To the best of our knowledge, this is the first study on SBDs worldwide with stakeholders who have personal or professional experience with legally enforceable SBDs. A limitation of the study is that despite great effort, we were able to include only a relatively small number of service users in the study. This was due to the inclusion criteria of our study and the very low completion rates for SBDs in the Netherlands. The generalizability of results is limited by the fact that service users with an SBD and professionals working with service users who have SBDs may have more positive views on SBDs than other service users and professionals, in particular those who have decided against using SBDs. Three of the service users included in our study worked as peer expert in a mental health institution, on account of which they may have more positive attitudes toward the mental health system in general and SBDs in particular. Quantitative surveys in representative populations are needed to get a more accurate view of stakeholders’ perspectives on the opportunities and challenges of SBDs.

Conclusions and clinical recommendations

Stakeholders who have personal or professional experience with legally enforceable SBDs endorse SBDs and advocate further clinical implementation of the instrument. They consider SBDs as having major benefits to service users and other stakeholders and tend not to express fundamental ethical concerns about the instrument. They do perceive SBDs as posing various practical and logistical challenges. The following recommendations can help professionals to address these challenges:

  • Raise awareness about SBDs.

  • Develop guidance on SBD completion.

  • Provide support and give relevant medical information during SBD completion.

  • Involve a person of trust in SBD completion and activation.

  • Ensure accessibility of SBDs in mental health crises.

  • Comply with SBD instructions, unless this would violate legal regulations or professional standards.

  • Evaluate compulsory care in light of SBD instructions jointly with service users and persons of trust.

  • Update SBDs based on the results of the evaluation of compulsory care.

Data Availability

An English translation of the original Dutch interview guide is available in the online supplementary materials. It is not possible to share the research data publicly as this may compromise the privacy of research participants. The anonymized data are available from the corresponding author upon reasonable request.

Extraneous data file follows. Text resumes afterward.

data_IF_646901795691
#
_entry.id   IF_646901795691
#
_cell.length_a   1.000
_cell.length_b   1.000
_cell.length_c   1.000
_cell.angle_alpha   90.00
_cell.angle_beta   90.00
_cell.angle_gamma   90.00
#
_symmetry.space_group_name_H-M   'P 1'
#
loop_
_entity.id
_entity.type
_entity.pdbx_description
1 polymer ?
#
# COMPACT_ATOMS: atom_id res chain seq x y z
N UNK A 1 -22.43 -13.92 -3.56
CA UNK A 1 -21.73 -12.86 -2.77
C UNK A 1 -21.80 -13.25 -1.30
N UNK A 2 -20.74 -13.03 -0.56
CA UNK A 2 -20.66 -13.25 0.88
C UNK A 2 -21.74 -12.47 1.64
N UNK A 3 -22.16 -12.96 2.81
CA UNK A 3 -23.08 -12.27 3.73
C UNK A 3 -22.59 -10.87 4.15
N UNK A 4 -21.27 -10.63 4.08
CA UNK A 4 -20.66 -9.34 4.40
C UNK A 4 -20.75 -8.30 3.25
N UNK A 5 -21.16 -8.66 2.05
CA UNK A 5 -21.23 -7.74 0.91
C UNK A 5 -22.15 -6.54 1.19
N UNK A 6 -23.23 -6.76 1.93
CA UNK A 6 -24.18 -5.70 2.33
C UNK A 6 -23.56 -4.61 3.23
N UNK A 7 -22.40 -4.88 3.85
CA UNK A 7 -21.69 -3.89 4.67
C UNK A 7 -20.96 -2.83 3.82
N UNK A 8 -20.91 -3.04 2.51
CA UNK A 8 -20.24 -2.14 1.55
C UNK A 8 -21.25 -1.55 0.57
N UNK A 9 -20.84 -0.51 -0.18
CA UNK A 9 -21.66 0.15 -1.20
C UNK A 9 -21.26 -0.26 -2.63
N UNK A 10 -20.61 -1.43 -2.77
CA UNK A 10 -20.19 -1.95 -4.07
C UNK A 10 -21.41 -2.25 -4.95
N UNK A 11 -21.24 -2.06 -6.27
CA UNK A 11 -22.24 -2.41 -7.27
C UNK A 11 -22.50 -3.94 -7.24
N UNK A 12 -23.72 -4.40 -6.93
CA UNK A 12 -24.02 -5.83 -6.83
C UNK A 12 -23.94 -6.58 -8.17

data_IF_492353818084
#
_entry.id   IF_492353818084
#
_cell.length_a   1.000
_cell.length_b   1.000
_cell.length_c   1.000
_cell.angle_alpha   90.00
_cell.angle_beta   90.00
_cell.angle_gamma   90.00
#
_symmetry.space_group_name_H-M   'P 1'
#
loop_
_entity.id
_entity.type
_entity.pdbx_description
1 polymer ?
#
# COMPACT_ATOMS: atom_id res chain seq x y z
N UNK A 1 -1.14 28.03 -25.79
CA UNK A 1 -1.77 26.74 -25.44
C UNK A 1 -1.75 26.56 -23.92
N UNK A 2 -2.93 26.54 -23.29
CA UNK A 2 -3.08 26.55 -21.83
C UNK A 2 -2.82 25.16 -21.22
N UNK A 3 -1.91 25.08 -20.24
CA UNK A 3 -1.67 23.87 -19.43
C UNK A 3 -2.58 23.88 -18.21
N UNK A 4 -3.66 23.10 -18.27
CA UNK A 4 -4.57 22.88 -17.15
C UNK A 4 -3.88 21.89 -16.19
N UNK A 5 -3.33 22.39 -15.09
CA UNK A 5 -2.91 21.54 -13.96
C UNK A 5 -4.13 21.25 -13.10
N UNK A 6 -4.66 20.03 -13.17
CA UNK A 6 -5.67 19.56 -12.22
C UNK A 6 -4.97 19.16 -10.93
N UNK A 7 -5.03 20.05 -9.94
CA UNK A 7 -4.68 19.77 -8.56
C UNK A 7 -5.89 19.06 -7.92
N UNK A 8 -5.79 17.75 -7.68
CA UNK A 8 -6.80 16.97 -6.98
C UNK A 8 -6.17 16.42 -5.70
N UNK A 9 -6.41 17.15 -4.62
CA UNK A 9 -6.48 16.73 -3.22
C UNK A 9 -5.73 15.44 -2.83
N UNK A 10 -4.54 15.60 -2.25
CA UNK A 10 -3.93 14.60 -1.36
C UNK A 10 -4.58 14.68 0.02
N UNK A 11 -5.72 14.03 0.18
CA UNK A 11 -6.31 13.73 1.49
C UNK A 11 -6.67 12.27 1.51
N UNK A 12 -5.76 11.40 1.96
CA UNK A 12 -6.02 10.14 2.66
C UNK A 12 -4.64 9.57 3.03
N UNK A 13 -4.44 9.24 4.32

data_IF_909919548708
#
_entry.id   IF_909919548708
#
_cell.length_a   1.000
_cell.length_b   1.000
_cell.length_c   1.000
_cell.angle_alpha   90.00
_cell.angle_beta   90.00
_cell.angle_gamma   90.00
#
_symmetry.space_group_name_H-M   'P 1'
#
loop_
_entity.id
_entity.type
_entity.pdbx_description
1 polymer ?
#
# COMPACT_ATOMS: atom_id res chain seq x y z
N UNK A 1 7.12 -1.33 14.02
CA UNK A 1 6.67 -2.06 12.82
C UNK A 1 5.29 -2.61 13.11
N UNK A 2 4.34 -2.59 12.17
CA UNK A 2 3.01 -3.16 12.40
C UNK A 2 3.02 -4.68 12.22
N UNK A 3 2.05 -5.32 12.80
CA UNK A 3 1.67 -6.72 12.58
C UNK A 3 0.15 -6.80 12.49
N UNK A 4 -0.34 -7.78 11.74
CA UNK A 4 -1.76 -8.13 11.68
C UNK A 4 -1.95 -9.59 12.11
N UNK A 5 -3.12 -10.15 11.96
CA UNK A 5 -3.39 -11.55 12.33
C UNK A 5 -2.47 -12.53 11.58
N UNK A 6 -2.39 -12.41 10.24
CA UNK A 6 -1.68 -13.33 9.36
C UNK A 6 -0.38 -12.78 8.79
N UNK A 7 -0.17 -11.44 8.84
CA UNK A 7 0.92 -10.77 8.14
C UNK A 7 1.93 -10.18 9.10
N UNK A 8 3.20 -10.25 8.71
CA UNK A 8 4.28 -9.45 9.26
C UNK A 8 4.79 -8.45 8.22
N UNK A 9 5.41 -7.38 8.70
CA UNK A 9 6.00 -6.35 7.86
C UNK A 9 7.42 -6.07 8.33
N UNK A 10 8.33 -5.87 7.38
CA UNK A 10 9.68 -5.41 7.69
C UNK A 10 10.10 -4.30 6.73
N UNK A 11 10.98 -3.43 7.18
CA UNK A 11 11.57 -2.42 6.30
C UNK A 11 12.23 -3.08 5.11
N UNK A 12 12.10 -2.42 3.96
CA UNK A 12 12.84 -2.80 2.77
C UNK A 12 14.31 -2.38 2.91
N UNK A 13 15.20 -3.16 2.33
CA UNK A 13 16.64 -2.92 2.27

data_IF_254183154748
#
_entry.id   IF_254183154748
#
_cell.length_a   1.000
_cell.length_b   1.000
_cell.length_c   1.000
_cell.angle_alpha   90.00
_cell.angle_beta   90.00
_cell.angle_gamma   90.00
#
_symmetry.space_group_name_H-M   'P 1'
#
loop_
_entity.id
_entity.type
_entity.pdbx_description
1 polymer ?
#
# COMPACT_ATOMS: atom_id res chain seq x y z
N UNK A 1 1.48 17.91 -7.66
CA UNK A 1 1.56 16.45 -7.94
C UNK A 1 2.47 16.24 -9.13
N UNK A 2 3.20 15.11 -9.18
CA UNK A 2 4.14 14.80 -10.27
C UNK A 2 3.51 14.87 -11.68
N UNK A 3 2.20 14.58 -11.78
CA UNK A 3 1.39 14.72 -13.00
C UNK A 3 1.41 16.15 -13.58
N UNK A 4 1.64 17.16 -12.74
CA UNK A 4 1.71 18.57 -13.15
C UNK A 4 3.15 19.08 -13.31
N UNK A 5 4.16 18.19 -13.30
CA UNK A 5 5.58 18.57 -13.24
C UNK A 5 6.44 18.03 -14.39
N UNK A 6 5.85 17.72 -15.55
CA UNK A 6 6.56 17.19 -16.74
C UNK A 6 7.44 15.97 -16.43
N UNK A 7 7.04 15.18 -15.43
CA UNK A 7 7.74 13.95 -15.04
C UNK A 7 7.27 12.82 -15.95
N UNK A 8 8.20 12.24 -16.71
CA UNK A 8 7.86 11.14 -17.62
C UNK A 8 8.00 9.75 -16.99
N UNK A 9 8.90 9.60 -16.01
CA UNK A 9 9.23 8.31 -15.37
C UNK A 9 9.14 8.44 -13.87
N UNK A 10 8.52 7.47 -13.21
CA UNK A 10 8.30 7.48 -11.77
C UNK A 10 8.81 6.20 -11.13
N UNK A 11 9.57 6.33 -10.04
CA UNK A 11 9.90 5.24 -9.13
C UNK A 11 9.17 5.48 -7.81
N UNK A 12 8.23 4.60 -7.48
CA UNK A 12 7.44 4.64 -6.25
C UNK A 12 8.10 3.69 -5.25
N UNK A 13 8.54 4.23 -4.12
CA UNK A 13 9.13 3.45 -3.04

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We would like to thank Jakov Gather and Jochen Vollmann for supporting us in carrying out this study.


Funding was received from the German Federal Ministry of Education and Research (SALUS; grant number 01GP1792). The funding body played no role in the design of the study, the collection, analysis and interpretation of data, and the preparation of the manuscript.

Open Access funding enabled and organized by Projekt DEAL.

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Authors and Affiliations



MS made the initial design of the study and worked it out together with LvM. LvM and MS jointly developed the interview guide and carried out the first interview. LvM carried out the further interviews. MS developed the initial coding system and discussed it with LvM and LvdH. LvM and LvdH carried out the data analysis and discussed emerging themes and discrepancies and with MS. YV and GW participated in a team session to discuss the results of the data analysis and ensure the objectivity of the analysis. LvM drafted the first version of the methods and results sections. MS drafted the abstract and the background, discussion and conclusions sections, as well as later versions of the methods and results sections. LvdH, YV and GW revised the manuscript critically for important intellectual content. All authors agree to the article’s arguments and conclusions and gave their approval for the final version to be published.

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Correspondence to Matthé Scholten.

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The Medical Ethical Review Committee of Amsterdam University Medical Center, registered with the US Office for Human Research Protections (OHRP) as IRB00002991, reviewed the study protocol, patient information, and informed consent leaflet of the study and declared that the study does not fall under the scope of the Dutch Medical Research Involving Human Subjects Act (WMO) and hence is not subject to official approval by the committee (reg. no. 2019.730). Informed consent was obtained from all study participants and the study was carried out in accordance with applicable guidelines and regulations.

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Additional File 1: Interview guide version for service users

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van Melle, L., van der Ham, L., Voskes, Y. et al. Opportunities and challenges of self-binding directives: an interview study with mental health service users and professionals in the Netherlands. BMC Med Ethics 24, 38 (2023).